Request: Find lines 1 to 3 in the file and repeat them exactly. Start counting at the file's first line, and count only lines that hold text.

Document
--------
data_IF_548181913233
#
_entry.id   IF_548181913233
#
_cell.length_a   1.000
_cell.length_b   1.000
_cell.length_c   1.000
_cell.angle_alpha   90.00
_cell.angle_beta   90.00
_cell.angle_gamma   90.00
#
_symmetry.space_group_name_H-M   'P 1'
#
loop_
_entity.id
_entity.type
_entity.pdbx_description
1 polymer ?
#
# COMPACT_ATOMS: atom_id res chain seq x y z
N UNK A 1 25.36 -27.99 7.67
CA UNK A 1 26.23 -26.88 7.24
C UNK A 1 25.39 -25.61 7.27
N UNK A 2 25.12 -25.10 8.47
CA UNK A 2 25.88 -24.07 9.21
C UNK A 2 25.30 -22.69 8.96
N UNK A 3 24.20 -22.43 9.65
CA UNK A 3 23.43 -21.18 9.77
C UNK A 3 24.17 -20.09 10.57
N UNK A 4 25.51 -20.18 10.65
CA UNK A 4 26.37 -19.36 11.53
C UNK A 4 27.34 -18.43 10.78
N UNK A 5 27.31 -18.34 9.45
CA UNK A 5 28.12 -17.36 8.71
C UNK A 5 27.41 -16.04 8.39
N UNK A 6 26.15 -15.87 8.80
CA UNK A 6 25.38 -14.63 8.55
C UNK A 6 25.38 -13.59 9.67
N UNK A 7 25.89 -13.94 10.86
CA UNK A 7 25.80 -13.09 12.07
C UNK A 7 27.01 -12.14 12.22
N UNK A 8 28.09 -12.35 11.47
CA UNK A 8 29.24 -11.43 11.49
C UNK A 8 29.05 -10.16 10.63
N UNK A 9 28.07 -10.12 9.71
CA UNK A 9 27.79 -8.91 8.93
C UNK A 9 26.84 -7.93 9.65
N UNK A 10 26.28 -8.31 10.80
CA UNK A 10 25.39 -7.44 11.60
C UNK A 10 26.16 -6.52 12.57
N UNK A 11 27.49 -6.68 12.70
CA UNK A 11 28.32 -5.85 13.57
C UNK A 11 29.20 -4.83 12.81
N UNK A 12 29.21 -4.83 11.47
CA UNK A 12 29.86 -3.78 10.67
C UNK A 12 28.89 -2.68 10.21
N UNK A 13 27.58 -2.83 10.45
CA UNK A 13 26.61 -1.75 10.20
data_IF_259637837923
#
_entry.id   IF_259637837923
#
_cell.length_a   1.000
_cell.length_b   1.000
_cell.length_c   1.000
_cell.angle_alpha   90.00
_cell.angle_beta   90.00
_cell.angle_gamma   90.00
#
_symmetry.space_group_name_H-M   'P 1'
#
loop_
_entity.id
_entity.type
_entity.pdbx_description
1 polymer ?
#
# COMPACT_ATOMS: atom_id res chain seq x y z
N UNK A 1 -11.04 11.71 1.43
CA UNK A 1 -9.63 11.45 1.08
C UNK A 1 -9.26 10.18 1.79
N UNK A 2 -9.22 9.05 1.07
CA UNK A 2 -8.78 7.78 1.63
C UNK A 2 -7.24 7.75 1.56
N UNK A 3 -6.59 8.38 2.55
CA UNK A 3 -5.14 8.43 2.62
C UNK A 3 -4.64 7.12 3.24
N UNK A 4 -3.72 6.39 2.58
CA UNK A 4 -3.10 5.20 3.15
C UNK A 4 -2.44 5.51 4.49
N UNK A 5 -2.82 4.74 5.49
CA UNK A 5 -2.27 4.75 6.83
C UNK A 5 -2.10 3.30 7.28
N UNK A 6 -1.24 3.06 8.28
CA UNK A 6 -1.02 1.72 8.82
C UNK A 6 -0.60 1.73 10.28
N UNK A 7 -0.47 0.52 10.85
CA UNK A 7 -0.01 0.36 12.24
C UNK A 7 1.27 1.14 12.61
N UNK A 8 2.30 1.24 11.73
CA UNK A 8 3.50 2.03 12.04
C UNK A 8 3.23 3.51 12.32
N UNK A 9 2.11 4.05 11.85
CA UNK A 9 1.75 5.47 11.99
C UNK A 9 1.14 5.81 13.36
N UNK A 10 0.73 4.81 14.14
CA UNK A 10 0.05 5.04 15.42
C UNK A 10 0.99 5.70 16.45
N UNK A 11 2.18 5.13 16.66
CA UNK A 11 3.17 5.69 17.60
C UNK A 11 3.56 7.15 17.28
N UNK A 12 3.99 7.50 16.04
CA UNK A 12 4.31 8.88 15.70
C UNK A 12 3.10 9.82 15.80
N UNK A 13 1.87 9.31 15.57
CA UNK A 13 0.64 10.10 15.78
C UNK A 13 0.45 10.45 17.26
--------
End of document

data_IF_548181913233
#
_entry.id   IF_548181913233